Crowdfunding is the hottest space for startups right now. And now, with changing regulations, it could get even hotter.
The Jumpstart Our Business Startup Act was passed over a year ago, paving the way for crowdfunding startups to offer equity. After the bill passed in both the Senate and the House it was then referred over to the Securities And Exchange Commission (SEC) to come up with the regulations for crowdfunding.
The JOBS Act has a lot of regulations to follow, including the fact no individual making less than $100,000 can invest more than $2000 or 5% of their net worth. Crowdfunding is going to spawn a whole new type of investor and there are currently no regulatory software programs out there. That’s the guts behind Crowdentials.
Richard Rodman, the cofounder of Crowdentials, spoke about crowdfunding in February at the Everywhereelse.co Startup Conference in Memphis. He founded the company with Chief Operating Officer Rohan Kusre and Chief Technology Officer Max Heckel. The three came up with the idea for Crowdentials in April and were recently accepted into the Cleveland-based FlashStarts’ startup accelerator program.
While the SEC is still finalizing its regulations, the Crowdentials technology is ready to go. “Our compliance solution is all variable-driven and will adapt to any regulations put forth,” Rodman said in a statement. Once the regulations are officially complete, the entrepreneur plans to launch “within minutes.”
In the meantime, Crowdentials is preparing a collection of multi-media resources and guides for both crowdfunding rookies and experts. In addition to teaching the basics, the comprehensive suite will cover the nuances, regulations, risks, and opportunities associated with equity crowdfunding.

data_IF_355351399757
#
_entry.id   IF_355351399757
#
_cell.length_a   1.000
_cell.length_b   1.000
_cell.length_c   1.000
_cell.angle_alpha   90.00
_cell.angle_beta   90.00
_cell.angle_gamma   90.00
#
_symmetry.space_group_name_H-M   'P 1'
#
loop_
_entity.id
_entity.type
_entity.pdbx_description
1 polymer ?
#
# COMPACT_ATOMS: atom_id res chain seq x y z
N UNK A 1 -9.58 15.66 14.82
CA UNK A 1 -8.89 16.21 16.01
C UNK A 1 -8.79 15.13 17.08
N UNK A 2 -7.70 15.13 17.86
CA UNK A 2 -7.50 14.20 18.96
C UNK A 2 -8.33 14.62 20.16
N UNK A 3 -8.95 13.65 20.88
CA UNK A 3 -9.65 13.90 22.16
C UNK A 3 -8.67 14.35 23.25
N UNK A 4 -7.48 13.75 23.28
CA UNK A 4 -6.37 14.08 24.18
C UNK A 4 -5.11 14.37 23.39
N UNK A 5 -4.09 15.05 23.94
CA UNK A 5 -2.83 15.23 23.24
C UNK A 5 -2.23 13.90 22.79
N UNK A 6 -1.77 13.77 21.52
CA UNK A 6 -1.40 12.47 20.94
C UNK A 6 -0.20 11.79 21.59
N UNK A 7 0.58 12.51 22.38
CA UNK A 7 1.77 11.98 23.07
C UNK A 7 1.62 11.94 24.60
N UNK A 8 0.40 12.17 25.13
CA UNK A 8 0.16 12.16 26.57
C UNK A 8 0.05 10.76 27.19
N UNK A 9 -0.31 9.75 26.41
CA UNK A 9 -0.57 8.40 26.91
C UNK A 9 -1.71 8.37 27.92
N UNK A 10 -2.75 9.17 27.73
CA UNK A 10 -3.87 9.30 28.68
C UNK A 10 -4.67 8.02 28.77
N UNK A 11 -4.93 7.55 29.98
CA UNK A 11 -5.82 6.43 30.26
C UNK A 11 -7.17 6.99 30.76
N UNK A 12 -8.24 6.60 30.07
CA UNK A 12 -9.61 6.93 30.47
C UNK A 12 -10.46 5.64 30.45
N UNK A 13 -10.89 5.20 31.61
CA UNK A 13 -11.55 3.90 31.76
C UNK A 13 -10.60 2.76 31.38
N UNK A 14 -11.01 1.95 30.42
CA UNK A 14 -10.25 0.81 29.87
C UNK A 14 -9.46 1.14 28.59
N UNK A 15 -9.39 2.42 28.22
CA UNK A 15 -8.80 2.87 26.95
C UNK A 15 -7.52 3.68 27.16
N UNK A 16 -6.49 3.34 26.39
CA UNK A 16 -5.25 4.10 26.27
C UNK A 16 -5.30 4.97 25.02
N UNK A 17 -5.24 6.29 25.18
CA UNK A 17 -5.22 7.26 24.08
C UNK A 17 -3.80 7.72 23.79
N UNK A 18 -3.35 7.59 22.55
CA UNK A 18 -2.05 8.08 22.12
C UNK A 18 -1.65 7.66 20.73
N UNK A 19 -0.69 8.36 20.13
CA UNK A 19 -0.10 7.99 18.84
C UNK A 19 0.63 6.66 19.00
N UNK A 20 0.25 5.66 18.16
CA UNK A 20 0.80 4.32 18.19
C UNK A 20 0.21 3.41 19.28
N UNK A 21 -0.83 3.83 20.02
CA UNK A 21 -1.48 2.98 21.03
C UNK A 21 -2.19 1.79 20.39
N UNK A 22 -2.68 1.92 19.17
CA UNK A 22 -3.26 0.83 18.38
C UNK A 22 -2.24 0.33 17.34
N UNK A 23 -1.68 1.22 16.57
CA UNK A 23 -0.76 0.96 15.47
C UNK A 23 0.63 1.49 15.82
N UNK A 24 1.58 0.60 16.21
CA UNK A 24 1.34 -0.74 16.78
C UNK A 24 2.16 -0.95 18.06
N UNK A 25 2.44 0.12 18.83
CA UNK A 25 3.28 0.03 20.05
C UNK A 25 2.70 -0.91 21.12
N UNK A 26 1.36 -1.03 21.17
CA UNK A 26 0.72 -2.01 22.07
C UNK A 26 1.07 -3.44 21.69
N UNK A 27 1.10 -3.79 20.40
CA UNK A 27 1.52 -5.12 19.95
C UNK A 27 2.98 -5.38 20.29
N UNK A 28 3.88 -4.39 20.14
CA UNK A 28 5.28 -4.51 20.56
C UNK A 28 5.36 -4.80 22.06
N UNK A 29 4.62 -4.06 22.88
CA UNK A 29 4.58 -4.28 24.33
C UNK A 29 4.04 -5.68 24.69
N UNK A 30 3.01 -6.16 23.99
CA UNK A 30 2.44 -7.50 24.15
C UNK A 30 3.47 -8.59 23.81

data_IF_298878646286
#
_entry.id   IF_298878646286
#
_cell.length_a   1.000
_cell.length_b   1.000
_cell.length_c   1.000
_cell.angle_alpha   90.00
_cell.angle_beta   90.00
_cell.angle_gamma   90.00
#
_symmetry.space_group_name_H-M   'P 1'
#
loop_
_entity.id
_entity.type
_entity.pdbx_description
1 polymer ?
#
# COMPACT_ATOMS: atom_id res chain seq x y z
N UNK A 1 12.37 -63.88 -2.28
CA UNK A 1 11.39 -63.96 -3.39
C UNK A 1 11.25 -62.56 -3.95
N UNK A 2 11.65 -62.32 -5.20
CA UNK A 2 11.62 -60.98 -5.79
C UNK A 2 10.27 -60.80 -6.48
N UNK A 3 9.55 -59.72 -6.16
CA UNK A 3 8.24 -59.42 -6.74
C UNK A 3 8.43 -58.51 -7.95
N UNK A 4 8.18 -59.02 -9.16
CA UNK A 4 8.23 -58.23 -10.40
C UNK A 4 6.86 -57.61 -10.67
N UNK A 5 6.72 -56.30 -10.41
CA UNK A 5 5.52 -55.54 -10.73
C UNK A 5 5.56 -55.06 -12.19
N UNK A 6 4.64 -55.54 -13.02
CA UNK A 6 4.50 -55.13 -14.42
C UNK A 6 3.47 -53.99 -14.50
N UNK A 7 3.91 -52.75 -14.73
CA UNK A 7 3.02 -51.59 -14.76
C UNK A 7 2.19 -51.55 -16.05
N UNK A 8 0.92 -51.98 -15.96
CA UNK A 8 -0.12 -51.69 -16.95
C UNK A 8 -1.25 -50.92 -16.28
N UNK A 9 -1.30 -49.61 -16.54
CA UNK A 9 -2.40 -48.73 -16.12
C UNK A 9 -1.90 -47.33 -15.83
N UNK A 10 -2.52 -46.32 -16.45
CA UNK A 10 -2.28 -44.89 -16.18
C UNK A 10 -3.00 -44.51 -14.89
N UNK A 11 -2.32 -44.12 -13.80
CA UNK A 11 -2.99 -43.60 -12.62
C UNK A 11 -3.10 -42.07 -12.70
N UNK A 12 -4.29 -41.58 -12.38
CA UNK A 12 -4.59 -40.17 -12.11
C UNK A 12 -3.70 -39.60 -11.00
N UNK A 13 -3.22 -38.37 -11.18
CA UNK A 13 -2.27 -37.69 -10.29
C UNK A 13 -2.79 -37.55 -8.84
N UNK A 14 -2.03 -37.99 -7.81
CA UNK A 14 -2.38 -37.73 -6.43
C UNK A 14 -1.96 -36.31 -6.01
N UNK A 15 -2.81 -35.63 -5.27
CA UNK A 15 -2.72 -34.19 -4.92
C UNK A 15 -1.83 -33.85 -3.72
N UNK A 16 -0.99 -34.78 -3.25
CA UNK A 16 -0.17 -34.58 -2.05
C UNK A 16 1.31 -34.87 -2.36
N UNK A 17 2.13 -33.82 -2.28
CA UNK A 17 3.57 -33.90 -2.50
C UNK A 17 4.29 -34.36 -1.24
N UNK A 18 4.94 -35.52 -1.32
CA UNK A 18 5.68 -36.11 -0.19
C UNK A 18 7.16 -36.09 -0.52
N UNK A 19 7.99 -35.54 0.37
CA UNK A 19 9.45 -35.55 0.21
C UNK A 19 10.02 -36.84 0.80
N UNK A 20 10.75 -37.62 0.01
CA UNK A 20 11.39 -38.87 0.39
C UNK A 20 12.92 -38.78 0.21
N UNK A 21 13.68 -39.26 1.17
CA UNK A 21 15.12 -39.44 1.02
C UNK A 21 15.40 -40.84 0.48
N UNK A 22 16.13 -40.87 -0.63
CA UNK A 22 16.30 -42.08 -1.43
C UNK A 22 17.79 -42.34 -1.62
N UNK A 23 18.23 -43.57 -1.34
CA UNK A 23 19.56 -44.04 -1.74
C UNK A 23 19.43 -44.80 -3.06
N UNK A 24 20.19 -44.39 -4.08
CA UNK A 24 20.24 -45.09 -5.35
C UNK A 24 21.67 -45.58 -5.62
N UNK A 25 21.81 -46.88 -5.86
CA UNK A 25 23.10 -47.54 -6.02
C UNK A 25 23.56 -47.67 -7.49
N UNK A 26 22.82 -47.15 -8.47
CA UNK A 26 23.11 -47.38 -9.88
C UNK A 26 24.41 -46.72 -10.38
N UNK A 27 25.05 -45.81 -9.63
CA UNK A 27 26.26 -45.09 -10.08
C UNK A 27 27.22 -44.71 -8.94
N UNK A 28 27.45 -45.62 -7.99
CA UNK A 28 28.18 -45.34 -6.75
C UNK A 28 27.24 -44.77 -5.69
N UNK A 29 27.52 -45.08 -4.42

Crowdentials’ technology ensures that investors, businesses, and platforms are following the SEC’s rules. According to Rodman, “Crowdentials is the vital link between the SEC regulations and all crowdfunding parties”.
Individuals who gain compliancy through Crowdentials can trust that they are abiding by the regulations, and startups can feel confident that they are raising money through compliant individuals. Rodman believes the SEC’s regulations are meant to protect the new crowdfunding population from fraud and financial distress. “That’s why compliance is so important,” the entrepreneur said. “When everyone is aware of their level of compliance, we can make more educated investment decisions.”
Crowdfunding has spawned hundreds of crowdfunding sites that will help connect would-be investors to startups and other small businesses’ needing funds. Now startp founders are finding ways to support the crowdfunding economy. Cowdfunding vetting companies, insurance companies, and even discovery companies have all popped up over the past year with more expected when the rules change to allow equity investments.
In the meantime feel free to check out Crowdentials at crowdentials.com
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